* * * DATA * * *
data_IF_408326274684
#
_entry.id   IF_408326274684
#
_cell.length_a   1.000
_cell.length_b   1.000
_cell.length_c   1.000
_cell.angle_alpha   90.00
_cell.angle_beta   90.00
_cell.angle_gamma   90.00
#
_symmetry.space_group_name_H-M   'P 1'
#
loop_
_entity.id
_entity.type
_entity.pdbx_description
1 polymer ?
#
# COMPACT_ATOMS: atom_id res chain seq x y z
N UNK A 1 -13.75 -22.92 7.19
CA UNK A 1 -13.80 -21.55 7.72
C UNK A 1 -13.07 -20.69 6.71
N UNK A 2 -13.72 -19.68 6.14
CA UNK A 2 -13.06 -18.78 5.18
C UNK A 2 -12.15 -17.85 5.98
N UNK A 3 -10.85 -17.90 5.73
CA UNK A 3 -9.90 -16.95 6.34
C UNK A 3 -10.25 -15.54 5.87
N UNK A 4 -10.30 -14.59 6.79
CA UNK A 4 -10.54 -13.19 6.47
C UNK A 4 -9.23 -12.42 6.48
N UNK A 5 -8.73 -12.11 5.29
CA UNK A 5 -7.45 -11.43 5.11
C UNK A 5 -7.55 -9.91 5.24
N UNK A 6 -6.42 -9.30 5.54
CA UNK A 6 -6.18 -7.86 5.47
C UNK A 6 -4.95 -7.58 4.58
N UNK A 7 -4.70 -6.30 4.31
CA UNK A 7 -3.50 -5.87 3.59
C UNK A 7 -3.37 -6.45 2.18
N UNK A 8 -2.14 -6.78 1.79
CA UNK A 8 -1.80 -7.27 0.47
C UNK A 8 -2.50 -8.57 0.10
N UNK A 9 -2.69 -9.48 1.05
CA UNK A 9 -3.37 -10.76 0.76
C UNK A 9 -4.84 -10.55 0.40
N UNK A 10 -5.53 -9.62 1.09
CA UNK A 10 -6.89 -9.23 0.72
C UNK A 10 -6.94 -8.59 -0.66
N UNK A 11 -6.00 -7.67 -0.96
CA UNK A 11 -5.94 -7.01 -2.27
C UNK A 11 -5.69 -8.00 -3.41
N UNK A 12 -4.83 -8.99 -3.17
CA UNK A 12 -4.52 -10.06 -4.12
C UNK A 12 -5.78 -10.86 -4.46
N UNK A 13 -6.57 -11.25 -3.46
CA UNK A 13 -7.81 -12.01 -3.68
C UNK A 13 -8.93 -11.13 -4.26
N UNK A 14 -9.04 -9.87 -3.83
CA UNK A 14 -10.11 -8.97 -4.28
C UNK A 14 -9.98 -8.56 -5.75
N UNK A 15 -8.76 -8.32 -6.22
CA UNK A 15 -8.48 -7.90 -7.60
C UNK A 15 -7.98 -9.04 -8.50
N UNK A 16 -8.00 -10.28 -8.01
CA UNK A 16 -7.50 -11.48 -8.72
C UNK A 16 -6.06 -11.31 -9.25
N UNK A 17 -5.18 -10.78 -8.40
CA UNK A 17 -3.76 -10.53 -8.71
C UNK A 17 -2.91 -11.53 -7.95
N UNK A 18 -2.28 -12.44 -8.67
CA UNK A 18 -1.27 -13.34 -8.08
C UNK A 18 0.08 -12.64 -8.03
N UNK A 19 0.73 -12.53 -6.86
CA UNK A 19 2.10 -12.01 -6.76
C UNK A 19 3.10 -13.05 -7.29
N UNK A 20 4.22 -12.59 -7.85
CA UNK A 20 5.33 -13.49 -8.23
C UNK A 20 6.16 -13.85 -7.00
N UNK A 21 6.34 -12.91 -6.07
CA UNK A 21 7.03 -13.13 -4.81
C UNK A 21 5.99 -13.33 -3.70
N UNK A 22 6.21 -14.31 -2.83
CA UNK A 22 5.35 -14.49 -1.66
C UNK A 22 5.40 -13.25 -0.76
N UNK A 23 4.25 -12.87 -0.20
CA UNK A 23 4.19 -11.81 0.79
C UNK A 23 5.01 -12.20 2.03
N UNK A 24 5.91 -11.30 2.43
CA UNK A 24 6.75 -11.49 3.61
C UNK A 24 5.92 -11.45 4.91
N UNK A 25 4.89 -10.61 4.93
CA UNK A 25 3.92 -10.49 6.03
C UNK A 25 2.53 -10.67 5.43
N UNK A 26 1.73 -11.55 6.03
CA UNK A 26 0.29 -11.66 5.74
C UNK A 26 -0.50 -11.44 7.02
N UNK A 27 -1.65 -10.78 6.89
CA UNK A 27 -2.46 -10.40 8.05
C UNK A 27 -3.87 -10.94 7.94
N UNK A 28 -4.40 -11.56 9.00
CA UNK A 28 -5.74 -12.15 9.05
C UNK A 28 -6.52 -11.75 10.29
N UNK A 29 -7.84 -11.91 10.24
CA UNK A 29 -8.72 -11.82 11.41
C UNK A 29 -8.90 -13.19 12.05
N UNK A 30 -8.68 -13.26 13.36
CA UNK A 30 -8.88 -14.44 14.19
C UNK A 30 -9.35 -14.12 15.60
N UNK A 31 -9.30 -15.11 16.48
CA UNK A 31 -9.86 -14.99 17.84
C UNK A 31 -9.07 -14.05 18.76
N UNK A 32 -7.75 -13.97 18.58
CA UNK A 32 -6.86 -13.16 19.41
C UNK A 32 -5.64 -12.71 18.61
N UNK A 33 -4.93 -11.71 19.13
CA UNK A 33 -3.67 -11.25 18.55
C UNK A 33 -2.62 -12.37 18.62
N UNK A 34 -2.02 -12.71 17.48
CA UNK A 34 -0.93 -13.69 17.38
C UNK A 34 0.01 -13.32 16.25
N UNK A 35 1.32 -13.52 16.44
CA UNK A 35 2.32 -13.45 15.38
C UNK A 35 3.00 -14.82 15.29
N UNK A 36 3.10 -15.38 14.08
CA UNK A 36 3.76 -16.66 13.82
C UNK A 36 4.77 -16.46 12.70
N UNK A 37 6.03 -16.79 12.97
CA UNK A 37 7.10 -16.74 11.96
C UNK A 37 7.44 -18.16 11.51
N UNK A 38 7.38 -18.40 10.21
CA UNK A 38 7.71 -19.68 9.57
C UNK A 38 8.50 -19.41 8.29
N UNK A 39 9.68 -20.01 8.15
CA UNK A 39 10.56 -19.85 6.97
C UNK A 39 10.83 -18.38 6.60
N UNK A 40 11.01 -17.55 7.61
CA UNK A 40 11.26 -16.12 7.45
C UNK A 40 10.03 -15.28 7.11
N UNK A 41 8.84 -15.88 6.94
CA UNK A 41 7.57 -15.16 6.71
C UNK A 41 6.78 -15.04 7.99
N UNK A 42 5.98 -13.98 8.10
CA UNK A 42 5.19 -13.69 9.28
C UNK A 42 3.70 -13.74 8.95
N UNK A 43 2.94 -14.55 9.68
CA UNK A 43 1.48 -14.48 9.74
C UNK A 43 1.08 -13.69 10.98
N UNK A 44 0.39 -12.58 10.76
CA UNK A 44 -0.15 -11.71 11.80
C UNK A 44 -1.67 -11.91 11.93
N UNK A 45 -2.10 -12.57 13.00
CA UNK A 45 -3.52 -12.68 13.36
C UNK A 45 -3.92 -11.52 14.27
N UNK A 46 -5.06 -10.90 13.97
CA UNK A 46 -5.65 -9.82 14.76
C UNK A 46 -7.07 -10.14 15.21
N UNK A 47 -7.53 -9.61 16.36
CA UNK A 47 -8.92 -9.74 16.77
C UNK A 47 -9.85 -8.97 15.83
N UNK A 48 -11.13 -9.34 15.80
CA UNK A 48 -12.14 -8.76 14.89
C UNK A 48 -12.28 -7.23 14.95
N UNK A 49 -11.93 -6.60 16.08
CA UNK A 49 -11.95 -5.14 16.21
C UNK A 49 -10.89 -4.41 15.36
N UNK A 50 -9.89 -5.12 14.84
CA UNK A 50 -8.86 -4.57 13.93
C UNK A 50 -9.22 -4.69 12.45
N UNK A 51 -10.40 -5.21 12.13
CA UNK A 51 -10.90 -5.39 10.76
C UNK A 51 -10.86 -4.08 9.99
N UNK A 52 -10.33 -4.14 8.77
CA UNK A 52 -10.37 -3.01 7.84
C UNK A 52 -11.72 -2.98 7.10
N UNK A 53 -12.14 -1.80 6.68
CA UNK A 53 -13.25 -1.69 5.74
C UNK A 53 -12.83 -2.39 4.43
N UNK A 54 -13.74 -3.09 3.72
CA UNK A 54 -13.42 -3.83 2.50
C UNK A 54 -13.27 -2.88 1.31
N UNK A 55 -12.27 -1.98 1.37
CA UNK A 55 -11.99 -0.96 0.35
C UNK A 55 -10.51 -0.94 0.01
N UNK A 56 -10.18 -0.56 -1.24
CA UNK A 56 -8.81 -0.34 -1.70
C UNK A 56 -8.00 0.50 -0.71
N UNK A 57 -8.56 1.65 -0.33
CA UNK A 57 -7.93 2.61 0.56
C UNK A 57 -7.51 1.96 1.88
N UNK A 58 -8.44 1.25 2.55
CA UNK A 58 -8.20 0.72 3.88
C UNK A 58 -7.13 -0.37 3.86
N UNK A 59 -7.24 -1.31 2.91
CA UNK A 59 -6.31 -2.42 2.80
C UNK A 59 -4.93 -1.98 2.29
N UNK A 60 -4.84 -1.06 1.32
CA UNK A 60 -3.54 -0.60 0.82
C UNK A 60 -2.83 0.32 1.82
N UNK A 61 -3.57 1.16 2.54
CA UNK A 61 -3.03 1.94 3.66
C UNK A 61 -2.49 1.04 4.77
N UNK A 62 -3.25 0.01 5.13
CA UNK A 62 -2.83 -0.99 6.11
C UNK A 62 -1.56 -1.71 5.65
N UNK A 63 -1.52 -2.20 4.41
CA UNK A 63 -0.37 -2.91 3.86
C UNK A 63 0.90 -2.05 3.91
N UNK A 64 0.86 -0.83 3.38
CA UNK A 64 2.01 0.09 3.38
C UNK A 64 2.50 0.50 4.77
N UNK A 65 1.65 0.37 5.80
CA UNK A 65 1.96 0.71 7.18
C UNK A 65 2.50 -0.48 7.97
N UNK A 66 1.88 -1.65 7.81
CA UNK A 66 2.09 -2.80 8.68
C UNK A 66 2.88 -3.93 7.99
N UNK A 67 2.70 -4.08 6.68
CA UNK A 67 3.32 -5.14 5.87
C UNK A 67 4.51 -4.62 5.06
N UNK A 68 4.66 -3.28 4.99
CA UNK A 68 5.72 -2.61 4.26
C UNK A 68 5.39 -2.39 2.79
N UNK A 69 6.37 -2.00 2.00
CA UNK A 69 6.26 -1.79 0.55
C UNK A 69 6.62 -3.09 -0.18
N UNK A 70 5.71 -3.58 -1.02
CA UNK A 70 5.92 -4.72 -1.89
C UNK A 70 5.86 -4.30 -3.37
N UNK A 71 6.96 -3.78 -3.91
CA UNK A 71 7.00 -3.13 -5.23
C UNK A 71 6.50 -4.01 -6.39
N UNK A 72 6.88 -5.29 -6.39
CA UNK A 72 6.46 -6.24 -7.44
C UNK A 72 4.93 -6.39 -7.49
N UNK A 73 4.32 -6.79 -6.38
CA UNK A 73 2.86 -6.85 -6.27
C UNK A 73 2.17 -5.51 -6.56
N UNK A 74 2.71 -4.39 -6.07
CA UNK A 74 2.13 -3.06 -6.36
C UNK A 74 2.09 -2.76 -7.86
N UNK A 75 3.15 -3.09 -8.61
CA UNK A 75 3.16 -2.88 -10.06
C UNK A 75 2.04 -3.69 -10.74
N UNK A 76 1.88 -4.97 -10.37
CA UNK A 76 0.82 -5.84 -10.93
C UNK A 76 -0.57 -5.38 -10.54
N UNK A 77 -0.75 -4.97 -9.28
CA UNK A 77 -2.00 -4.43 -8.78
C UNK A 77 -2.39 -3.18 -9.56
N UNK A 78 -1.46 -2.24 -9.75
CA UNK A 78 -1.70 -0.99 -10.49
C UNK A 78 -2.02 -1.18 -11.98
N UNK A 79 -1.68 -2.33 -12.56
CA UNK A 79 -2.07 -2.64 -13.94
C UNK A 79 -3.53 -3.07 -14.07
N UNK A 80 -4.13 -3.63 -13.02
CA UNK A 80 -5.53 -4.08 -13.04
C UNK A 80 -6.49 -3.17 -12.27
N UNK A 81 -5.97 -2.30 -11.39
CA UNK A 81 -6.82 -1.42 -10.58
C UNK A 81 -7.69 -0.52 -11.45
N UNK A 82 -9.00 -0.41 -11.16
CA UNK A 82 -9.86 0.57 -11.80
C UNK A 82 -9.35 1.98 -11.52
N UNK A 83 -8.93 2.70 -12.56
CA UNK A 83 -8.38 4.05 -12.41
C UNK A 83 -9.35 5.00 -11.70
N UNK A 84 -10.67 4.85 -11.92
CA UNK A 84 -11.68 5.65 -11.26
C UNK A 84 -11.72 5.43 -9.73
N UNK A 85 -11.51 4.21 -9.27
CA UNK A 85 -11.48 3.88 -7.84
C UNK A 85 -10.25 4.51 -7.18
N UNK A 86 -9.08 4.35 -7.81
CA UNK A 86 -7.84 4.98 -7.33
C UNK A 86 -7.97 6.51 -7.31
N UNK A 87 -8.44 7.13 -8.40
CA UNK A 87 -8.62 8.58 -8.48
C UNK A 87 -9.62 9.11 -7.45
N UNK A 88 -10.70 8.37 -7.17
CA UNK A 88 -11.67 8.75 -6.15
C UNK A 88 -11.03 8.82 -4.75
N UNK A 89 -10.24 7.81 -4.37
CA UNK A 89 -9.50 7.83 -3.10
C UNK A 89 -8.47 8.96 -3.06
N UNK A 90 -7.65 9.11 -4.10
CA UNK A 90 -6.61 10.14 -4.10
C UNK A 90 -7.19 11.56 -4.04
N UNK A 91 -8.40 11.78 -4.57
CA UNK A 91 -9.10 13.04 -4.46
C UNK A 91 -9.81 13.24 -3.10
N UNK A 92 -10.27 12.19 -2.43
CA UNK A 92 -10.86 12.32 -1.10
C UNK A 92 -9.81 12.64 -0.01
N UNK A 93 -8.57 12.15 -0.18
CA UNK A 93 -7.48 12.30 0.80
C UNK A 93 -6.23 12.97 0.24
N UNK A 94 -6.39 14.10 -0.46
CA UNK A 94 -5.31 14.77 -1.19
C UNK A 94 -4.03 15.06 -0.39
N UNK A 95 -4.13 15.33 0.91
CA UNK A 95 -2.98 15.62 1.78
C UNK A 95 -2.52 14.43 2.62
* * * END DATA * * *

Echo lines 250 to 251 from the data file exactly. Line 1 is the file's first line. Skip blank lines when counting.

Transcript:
CA UNK A 77 -2.00 -4.43 -8.78
C UNK A 77 -2.39 -3.18 -9.56